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I'm new to node.js and as many others I came from PHP/MySQL background. I'm trying to figure out how to structure my application to use MySQL most efficent way. I'm using node-mysql module. Other threads here suggested to use connection pooling so i set up a little module mysql.js

var mysql = require('mysql');

var pool  = mysql.createPool({
    host     : 'localhost',
    user     : 'root',
    password : 'root',
    database : 'guess'
});

exports.pool = pool;

Now whenever I want to query mysql I require this module and then query the databse

var mysql = require('../db/mysql').pool;

var test = function(req, res) {
     mysql.getConnection(function(err, conn){
         conn.query("select * from users", function(err, rows) {
              res.json(rows);
         })
     })
}

Is this good approach? I couldn't really find too much examples of using mysql connections besides very simple ones where everything is done in main app.js script so I don't really know what the convention / best practices are.

Should I always use connection.end() after each query? What if I forget about it somewhere?

How to rewrite the exports part of my mysql module to return just a connection so I don't have to write getConnection() every time?

share|improve this question
up vote 18 down vote accepted

It's a good approach.

If you just want to get a connection add the following code to your module where the pool is in:

var getConnection = function(callback) {
    pool.getConnection(function(err, connection) {
        callback(err, connection);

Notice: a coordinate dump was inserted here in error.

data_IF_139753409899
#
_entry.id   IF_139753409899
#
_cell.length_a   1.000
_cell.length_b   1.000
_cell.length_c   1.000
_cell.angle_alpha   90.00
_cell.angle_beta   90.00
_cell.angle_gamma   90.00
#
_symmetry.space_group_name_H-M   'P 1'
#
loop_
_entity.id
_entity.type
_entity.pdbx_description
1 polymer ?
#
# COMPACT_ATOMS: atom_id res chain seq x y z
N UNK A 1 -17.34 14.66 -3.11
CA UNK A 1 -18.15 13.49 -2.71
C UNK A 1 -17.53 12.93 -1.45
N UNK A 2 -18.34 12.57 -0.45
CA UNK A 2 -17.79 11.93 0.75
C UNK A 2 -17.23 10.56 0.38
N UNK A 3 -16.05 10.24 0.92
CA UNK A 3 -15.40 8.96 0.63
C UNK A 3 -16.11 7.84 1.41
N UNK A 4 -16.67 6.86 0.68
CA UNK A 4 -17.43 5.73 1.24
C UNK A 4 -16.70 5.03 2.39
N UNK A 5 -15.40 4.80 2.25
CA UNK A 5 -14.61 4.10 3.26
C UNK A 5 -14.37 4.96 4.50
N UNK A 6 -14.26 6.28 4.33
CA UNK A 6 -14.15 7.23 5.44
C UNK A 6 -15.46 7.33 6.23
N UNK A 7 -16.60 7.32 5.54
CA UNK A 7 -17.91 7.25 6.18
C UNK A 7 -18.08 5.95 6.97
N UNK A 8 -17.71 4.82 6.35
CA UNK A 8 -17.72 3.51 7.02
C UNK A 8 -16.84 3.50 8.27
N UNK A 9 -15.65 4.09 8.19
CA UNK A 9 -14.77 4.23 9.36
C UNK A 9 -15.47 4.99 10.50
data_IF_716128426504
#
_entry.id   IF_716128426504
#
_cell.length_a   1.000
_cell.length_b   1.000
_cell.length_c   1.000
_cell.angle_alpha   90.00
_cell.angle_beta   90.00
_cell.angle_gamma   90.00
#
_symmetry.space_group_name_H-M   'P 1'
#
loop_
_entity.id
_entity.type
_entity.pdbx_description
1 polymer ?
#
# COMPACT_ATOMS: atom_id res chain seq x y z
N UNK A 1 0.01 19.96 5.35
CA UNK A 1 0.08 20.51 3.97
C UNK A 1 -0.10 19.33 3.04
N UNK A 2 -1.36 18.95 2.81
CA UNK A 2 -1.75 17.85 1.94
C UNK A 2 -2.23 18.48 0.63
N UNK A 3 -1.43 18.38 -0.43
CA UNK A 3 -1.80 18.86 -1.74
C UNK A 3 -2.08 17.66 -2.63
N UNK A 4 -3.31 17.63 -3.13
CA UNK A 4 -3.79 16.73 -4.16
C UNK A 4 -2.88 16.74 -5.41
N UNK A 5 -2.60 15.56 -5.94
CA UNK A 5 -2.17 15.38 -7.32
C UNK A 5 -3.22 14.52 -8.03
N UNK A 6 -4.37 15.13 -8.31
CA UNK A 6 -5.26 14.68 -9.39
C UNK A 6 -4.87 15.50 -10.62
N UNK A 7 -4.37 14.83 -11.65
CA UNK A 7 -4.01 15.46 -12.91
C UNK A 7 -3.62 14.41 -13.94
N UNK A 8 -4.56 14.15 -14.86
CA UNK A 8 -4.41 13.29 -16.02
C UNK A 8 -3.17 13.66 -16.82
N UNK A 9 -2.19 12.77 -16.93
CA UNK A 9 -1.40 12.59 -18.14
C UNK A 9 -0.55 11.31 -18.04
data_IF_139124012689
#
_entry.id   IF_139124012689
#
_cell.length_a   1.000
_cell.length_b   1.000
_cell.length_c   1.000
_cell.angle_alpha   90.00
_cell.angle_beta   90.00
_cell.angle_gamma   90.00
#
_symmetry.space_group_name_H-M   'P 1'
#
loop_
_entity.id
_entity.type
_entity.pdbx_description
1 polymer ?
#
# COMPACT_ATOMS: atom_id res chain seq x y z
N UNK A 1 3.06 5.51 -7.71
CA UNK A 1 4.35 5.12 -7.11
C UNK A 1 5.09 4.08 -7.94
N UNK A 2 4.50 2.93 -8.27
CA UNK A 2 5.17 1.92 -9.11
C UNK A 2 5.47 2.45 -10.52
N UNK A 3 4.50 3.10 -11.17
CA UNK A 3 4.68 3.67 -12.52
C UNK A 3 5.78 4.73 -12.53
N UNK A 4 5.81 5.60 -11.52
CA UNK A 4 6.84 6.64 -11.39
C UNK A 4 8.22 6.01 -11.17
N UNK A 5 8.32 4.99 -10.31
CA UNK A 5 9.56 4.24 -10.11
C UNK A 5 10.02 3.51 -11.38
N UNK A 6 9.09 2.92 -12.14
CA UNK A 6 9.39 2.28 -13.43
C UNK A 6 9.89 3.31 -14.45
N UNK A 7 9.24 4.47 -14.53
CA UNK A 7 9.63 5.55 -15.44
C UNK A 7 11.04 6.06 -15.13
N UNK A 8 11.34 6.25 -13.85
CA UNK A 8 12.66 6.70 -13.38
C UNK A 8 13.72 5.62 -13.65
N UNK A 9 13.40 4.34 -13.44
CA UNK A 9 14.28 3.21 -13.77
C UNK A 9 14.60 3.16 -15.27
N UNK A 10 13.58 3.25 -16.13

});
};

module.exports = getConnection;

You still have to write getConnection every time. But you could save the connection in the module the first time you get it.

Don't forget to end the connection when you are done using it:

connection.release();
share|improve this answer
5  
Just a heads up. It's connection.release(); now, for pools. – sdanzig Dec 10 '13 at 17:47
    
That's true. I changed it. – Klaasvaak Dec 11 '13 at 9:45
    
Also, if I may, I would suggest using a promise instead of callback, but that's just a preference... great solution nonetheless – Spock Dec 31 '14 at 22:42
    
@Spock can you link to an example of this? Express promises are kind of annoying to work with so far, I think I'm missing something. So far I can only use var deferred = q.defer() and then resolve or reject, but that seems like a lot of overhead for something so simple. If so, thanks :) – PixMach Jan 30 '15 at 1:28
    
I'm, sorry about this late answer. Here is how I use promises to get a connection. I know it's a hazzle but consuming promises is so much nicer, I hate callbacks :) .. code var getConnection = function() { var deferred = Q.defer(); pool.getConnection(function(err, connection) { if(err) { deferred.reject(err); } else { deferred.resolve connection); } }); return deferred.promise; }; – Spock Apr 21 '15 at 9:37

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